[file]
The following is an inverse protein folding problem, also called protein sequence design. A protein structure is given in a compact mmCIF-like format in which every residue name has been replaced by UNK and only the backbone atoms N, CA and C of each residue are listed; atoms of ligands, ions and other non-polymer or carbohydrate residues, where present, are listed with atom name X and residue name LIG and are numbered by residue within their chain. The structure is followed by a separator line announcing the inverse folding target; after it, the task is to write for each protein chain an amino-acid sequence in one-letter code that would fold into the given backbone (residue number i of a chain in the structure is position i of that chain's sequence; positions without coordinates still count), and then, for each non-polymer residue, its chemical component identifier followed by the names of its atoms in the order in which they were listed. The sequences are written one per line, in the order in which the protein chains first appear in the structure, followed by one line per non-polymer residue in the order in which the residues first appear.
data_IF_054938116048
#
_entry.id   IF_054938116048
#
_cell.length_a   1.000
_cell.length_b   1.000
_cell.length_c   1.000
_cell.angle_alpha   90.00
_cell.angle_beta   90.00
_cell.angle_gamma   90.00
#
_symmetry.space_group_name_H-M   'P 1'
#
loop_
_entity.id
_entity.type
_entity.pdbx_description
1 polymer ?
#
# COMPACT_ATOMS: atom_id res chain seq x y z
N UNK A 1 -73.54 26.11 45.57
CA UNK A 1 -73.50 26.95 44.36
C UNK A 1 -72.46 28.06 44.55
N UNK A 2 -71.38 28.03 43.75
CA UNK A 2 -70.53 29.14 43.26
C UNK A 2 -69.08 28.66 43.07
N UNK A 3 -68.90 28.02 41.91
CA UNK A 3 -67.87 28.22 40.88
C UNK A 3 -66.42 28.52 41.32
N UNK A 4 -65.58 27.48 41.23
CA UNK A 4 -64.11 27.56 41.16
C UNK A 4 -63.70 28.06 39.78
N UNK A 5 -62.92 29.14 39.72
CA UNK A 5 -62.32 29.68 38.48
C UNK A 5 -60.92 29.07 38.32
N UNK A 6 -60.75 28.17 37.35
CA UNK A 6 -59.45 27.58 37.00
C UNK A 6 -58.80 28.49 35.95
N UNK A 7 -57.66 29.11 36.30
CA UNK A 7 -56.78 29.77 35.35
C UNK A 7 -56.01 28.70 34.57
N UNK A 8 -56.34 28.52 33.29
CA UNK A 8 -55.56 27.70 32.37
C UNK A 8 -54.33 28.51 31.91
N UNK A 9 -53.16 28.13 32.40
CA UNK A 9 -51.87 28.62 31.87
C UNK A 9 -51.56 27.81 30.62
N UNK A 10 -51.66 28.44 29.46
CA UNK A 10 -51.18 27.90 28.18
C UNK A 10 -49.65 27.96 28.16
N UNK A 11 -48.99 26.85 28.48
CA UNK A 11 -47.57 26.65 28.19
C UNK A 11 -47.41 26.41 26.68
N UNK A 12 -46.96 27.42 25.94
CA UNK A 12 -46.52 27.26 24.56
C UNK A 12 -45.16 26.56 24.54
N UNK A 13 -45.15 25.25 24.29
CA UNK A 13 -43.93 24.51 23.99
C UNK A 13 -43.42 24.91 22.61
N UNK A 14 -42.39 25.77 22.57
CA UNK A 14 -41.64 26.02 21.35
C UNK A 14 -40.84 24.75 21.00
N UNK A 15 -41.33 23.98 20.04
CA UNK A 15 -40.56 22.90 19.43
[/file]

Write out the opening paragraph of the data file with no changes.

The following is an inverse protein folding problem, also called protein sequence design. A protein structure is given in a compact mmCIF-like format in which every residue name has been replaced by UNK and only the backbone atoms N, CA and C of each residue are listed; atoms of ligands, ions and other non-polymer or carbohydrate residues, where present, are listed with atom name X and residue name LIG and are numbered by residue within their chain. The structure is followed by a separator line announcing the inverse folding target; after it, the task is to write for each protein chain an amino-acid sequence in one-letter code that would fold into the given backbone (residue number i of a chain in the structure is position i of that chain's sequence; positions without coordinates still count), and then, for each non-polymer residue, its chemical component identifier followed by the names of its atoms in the order in which they were listed. The sequences are written one per line, in the order in which the protein chains first appear in the structure, followed by one line per non-polymer residue in the order in which the residues first appear.